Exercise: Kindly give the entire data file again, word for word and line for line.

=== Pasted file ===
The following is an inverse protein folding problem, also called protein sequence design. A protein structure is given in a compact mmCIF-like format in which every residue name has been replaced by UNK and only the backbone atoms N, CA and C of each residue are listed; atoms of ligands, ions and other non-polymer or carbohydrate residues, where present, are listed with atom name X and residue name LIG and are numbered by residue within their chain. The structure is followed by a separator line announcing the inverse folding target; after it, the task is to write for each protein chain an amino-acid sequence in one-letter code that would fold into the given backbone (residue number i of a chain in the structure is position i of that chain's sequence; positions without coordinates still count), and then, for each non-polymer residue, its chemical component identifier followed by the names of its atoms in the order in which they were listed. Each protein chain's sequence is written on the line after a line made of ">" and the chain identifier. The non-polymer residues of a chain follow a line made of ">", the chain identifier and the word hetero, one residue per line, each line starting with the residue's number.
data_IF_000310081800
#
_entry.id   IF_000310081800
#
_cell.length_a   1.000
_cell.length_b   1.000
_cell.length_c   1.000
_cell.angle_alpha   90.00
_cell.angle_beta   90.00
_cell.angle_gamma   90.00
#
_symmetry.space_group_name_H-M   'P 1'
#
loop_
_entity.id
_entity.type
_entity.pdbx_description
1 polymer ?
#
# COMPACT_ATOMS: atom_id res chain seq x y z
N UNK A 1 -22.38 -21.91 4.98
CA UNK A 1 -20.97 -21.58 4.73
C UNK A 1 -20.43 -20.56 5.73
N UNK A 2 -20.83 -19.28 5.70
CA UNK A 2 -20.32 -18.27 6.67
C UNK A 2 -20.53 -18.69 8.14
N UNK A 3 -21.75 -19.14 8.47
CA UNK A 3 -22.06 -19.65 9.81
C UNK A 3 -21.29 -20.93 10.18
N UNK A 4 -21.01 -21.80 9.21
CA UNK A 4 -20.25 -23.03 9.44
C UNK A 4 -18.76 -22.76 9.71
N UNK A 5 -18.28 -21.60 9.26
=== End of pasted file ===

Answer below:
The following is an inverse protein folding problem, also called protein sequence design. A protein structure is given in a compact mmCIF-like format in which every residue name has been replaced by UNK and only the backbone atoms N, CA and C of each residue are listed; atoms of ligands, ions and other non-polymer or carbohydrate residues, where present, are listed with atom name X and residue name LIG and are numbered by residue within their chain. The structure is followed by a separator line announcing the inverse folding target; after it, the task is to write for each protein chain an amino-acid sequence in one-letter code that would fold into the given backbone (residue number i of a chain in the structure is position i of that chain's sequence; positions without coordinates still count), and then, for each non-polymer residue, its chemical component identifier followed by the names of its atoms in the order in which they were listed. Each protein chain's sequence is written on the line after a line made of ">" and the chain identifier. The non-polymer residues of a chain follow a line made of ">", the chain identifier and the word hetero, one residue per line, each line starting with the residue's number.
data_IF_000310081800
#
_entry.id   IF_000310081800
#
_cell.length_a   1.000
_cell.length_b   1.000
_cell.length_c   1.000
_cell.angle_alpha   90.00
_cell.angle_beta   90.00
_cell.angle_gamma   90.00
#
_symmetry.space_group_name_H-M   'P 1'
#
loop_
_entity.id
_entity.type
_entity.pdbx_description
1 polymer ?
#
# COMPACT_ATOMS: atom_id res chain seq x y z
N UNK A 1 -22.38 -21.91 4.98
CA UNK A 1 -20.97 -21.58 4.73
C UNK A 1 -20.43 -20.56 5.73
N UNK A 2 -20.83 -19.28 5.70
CA UNK A 2 -20.32 -18.27 6.67
C UNK A 2 -20.53 -18.69 8.14
N UNK A 3 -21.75 -19.14 8.47
CA UNK A 3 -22.06 -19.65 9.81
C UNK A 3 -21.29 -20.93 10.18
N UNK A 4 -21.01 -21.80 9.21
CA UNK A 4 -20.25 -23.03 9.44
C UNK A 4 -18.76 -22.76 9.71
N UNK A 5 -18.28 -21.60 9.26